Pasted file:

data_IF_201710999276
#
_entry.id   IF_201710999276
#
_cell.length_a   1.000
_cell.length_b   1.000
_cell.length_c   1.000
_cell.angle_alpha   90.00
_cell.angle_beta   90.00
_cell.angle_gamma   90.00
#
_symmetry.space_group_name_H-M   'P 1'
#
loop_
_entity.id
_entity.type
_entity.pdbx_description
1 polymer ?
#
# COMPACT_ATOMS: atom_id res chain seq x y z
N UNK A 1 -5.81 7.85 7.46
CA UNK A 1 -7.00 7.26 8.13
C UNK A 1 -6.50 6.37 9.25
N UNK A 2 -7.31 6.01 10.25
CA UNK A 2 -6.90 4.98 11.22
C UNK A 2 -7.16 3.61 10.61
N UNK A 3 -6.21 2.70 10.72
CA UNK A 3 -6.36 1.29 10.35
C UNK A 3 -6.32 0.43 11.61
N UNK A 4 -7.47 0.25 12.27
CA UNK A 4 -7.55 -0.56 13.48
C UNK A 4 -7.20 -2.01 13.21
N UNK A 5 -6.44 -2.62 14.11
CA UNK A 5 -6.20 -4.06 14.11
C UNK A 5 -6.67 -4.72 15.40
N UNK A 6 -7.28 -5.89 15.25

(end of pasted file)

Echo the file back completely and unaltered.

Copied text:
data_IF_201710999276
#
_entry.id   IF_201710999276
#
_cell.length_a   1.000
_cell.length_b   1.000
_cell.length_c   1.000
_cell.angle_alpha   90.00
_cell.angle_beta   90.00
_cell.angle_gamma   90.00
#
_symmetry.space_group_name_H-M   'P 1'
#
loop_
_entity.id
_entity.type
_entity.pdbx_description
1 polymer ?
#
# COMPACT_ATOMS: atom_id res chain seq x y z
N UNK A 1 -5.81 7.85 7.46
CA UNK A 1 -7.00 7.26 8.13
C UNK A 1 -6.50 6.37 9.25
N UNK A 2 -7.31 6.01 10.25
CA UNK A 2 -6.90 4.98 11.22
C UNK A 2 -7.16 3.61 10.61
N UNK A 3 -6.21 2.70 10.72
CA UNK A 3 -6.36 1.29 10.35
C UNK A 3 -6.32 0.43 11.61
N UNK A 4 -7.47 0.25 12.27
CA UNK A 4 -7.55 -0.56 13.48
C UNK A 4 -7.20 -2.01 13.21
N UNK A 5 -6.44 -2.62 14.11
CA UNK A 5 -6.20 -4.06 14.11
C UNK A 5 -6.67 -4.72 15.40
N UNK A 6 -7.28 -5.89 15.25